Are You About to Become “Accredited?”

On August 26, 2020, the SEC adopted amendment to the “Accredited Investor” definition, which determines who can participate in most offerings in the private capital markets.

While the definition historically limited access to individual investors who met a specific income or net worth test, the amended definition now allows investors with sufficient knowledge and expertise to participate in private offerings and further diversify their portfolios.  “For the first time, individuals will be permitted to participate in our private capital markets not only based on their income or net worth, but also based on established, clear measures of financial sophistication,” said Chairman Jay Clayton.

The amendment adds a new category to the definition permitting natural persons to qualify as accredited investors based on certain professional certifications, designations, or credentials, which the SEC may designate from time to time.  The first designations to qualify such natural persons are the Series 7, Series 65, and Series 82 FINRA licenses. Stay tuned for more designations as the SEC qualifies them!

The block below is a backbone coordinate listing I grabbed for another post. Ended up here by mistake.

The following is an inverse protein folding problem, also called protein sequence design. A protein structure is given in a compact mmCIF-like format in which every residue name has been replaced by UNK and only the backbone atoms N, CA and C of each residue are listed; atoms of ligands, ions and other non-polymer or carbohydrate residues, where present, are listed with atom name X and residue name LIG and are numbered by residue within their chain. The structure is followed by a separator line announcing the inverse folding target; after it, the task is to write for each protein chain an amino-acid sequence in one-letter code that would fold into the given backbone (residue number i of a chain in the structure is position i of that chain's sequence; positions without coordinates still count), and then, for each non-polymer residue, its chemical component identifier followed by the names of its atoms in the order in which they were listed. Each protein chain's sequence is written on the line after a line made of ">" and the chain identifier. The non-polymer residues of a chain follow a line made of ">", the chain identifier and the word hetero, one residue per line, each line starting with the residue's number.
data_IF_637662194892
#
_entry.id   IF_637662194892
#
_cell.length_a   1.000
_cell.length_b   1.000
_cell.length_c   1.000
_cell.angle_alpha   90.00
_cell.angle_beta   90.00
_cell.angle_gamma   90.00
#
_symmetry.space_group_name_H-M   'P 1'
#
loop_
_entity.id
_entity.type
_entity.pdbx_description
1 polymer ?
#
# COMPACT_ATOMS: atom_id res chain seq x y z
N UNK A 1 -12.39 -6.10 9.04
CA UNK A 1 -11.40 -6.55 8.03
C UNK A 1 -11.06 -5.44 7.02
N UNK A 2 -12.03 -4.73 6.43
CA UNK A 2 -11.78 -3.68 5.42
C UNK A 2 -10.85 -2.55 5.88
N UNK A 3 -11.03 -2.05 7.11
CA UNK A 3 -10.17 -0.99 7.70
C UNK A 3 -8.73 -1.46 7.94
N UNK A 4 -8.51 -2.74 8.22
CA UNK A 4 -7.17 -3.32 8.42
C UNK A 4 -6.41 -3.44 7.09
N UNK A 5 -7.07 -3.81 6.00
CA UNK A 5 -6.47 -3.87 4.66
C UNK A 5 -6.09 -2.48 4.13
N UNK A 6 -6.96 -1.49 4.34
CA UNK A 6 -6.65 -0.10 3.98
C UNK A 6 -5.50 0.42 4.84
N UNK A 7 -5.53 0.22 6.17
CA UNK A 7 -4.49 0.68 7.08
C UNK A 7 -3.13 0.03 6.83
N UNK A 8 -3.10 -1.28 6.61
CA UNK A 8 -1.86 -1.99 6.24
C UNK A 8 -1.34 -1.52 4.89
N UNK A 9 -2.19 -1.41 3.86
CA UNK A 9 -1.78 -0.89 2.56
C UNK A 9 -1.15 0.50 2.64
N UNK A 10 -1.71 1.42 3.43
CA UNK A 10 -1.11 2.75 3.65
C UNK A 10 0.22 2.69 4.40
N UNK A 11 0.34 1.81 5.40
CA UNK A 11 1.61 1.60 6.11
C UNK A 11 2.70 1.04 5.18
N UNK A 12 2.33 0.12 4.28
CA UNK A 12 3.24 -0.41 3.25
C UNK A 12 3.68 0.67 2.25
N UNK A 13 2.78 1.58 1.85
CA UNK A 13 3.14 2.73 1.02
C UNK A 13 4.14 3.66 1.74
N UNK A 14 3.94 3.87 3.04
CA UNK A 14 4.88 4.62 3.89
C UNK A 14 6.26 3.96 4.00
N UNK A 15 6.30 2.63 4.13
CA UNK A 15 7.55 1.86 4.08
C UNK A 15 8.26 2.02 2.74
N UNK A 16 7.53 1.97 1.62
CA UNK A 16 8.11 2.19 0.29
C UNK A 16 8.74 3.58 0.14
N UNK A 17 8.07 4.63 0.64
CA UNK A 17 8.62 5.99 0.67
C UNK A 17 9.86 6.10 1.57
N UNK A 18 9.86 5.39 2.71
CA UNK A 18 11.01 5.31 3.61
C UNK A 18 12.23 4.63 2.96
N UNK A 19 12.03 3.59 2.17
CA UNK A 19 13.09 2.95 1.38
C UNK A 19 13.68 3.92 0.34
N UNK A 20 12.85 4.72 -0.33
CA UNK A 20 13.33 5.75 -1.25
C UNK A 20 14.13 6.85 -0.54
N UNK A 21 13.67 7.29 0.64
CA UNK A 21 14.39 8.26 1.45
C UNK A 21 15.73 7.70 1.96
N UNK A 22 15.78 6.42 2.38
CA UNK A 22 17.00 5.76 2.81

Another important expansion for natural persons adds “spousal equivalents” for those wishing to pool their finances to qualify under the income or net worth tests.

In addition, the SEC also clarified a few other institutional entities which qualify as accredited investors, such as limited liability companies holding at least $5 million in assets, family offices with at least $5 million in assets under management and their “family clients,” and Indian tribes, governmental bodies, and other entities that own investments in excess of $5 million.

The expanded definition will become available 60 days after the final rule is posted in the federal register.



Photo by Adeolu Eletu on Unsplash





In the interest of accessibility, here are some terms that any investor should be familiary with.